¶22 In Thompson , our Supreme Court noted:
[T]he injustice prong of the collateral estoppel doctrine calls for an examination primarily of procedural regularity. This is not to rule out substantive analysis entirely, as when, for instance, there is an intervening change in the law, or the law applicable at the time of the first hearing was not well-explained and required subsequent exposition. But where, as here, a party to the prior litigation had a full and fair hearing of the issues, and did not attempt to overturn an adverse outcome, collateral estoppel may apply, notwithstanding an erroneous result.
138 Wn.2d at 799 -800.
¶23 Northwest Rock and the County fully litigated this issue in SVHA I. They did not seek review. Where parties fail to appeal, "a subsequent change in law can have
«6» McGuire , 144 Wn.2d at 651 (proper scope of a lawful nonconforming use in an exhaustible resource is the whole parcel of land owned and intended to be used by the owner at the time the zoning ordinance was promulgated).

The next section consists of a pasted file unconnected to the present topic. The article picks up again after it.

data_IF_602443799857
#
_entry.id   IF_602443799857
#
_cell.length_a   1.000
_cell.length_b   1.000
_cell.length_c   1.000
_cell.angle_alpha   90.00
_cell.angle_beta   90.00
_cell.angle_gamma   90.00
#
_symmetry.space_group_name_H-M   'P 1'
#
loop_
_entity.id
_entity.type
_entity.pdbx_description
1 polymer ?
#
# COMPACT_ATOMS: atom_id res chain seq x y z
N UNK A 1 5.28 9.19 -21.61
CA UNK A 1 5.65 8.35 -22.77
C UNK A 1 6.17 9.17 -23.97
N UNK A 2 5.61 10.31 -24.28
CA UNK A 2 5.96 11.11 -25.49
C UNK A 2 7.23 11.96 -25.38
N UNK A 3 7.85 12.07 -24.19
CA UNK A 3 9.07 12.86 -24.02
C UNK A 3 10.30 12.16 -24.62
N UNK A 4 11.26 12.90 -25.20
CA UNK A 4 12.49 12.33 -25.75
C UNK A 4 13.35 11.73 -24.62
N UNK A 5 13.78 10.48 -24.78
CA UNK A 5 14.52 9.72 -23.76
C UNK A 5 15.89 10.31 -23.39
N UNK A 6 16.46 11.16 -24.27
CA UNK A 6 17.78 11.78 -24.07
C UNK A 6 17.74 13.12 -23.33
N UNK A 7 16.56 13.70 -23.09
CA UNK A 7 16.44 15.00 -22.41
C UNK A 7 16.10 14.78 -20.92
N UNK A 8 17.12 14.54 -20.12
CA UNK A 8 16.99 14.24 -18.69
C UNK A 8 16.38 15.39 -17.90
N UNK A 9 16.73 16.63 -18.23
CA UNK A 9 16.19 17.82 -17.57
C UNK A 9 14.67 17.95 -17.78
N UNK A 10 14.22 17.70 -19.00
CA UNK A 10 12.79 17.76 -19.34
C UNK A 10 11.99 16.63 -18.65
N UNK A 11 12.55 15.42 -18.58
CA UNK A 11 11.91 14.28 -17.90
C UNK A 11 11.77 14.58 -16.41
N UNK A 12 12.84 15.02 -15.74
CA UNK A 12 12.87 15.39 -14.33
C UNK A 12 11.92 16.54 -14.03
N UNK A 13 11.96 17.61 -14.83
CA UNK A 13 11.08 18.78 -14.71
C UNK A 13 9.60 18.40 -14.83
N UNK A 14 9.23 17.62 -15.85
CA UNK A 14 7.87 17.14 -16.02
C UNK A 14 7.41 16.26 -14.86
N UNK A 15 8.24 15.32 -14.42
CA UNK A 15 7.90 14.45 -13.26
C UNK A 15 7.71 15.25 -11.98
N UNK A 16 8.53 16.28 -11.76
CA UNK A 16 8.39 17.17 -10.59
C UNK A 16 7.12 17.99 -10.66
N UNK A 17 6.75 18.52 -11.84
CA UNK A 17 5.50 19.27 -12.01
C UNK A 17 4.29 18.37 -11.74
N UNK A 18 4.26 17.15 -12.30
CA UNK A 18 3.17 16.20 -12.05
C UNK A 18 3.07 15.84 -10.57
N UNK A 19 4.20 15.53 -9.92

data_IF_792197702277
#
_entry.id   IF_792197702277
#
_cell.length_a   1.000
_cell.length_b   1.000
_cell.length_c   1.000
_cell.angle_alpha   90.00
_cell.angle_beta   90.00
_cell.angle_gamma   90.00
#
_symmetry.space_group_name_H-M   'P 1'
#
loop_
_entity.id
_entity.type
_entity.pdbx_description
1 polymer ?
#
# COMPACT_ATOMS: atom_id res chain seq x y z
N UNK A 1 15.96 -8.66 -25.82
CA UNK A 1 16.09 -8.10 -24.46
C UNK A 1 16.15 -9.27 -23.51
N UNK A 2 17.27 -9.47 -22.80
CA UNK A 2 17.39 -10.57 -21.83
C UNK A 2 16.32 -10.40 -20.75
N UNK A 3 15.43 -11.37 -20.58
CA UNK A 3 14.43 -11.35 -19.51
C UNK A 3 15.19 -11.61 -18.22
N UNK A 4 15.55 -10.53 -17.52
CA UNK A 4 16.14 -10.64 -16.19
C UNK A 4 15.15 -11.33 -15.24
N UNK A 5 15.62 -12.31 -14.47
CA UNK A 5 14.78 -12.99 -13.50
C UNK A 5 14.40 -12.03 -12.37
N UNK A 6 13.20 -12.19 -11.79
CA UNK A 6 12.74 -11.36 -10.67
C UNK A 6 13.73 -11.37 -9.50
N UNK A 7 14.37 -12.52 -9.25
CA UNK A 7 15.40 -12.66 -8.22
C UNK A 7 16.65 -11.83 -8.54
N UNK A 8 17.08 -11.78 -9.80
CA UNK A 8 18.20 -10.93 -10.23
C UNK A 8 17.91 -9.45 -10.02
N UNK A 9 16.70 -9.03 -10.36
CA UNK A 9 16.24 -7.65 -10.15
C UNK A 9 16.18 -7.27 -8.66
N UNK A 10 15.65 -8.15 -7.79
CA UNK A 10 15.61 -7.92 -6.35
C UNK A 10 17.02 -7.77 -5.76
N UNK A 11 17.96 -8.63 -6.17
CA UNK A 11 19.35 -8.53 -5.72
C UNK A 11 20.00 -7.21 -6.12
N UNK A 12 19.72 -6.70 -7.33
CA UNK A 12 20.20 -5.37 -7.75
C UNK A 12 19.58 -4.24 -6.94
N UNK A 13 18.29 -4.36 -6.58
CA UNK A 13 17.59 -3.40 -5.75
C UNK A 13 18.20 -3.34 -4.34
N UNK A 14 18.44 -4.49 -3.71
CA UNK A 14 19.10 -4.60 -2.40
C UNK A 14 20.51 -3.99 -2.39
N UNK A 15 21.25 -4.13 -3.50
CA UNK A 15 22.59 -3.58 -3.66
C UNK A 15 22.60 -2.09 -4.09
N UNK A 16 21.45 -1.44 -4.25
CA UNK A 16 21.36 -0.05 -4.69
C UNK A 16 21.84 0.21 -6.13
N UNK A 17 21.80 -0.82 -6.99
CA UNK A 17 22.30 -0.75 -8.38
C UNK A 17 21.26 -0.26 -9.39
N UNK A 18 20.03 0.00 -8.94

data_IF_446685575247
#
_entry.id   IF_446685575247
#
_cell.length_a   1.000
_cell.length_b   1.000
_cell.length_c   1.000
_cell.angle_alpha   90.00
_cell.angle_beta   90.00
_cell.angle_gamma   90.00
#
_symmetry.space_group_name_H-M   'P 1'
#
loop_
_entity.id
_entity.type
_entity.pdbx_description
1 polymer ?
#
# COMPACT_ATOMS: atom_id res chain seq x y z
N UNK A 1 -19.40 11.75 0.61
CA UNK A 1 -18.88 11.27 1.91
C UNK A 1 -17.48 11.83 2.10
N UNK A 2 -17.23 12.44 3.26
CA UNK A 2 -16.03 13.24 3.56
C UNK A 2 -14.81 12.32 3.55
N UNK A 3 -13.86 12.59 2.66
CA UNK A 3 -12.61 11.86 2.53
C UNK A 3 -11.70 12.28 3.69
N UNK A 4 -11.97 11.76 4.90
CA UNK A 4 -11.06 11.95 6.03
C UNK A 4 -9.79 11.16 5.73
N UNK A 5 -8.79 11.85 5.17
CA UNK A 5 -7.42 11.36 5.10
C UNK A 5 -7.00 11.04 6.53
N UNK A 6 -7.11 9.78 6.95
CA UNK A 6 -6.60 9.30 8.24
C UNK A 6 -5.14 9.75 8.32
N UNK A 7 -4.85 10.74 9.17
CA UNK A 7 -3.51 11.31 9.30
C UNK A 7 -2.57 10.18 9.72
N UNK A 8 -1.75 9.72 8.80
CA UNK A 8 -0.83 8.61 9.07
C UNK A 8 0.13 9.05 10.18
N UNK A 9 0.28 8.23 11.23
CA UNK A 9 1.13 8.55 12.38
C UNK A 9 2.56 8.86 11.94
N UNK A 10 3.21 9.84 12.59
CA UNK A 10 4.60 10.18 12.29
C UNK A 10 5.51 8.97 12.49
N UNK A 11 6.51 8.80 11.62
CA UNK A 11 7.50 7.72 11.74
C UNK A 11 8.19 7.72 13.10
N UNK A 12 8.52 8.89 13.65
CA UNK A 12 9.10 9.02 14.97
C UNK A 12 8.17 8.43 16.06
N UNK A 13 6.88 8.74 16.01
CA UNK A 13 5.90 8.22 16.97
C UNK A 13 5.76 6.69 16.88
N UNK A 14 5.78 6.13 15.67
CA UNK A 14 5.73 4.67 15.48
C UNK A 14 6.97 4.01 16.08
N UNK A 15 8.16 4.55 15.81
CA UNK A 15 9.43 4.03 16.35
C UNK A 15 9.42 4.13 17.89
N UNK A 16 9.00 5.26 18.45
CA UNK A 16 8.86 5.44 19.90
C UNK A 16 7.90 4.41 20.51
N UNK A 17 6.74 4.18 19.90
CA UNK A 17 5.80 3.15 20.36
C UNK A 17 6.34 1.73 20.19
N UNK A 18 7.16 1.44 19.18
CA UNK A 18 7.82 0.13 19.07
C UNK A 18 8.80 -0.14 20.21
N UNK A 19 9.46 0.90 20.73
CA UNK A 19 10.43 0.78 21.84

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no effect on the conclusiveness of an earlier case. Otherwise, no judgment would ever be final." Ellingson v. Burlington N., Inc ., 653 F.2d 1327, 1331, 1981-2 Trade Cases P 64,235 (9th Cir. 1981). The trial court properly imposed the collateral estoppel bar.«7»
Authority to Amend the CUP
¶24 Although we affirm on other grounds, we also address the County's argument that the trial court erred in deciding that the County Administrator did not have the authority under GHCC 17.60.160 to allow expansion of the gravel mine to 30.5 acres.
¶25 GHCC 17.60.160 provides:
The administrator is authorized to approve variations from or amendments to the approved plans which do not result in a change that would substantially affect surrounding properties, the natural environment, or materially change the scope of the project. Any other variations from or amendments to the approved plans shall be applied for, processed and reviewed pursuant to the requirements for initial approval.
¶26 Satsop Valley asserts that expanding the surface excavation project to 30.5 acres may substantially affect the surrounding residential properties and natural environment. The parties do not dispute that the County conducted neither any environmental studies nor held a public hearing to determine the extent of the expansion effects.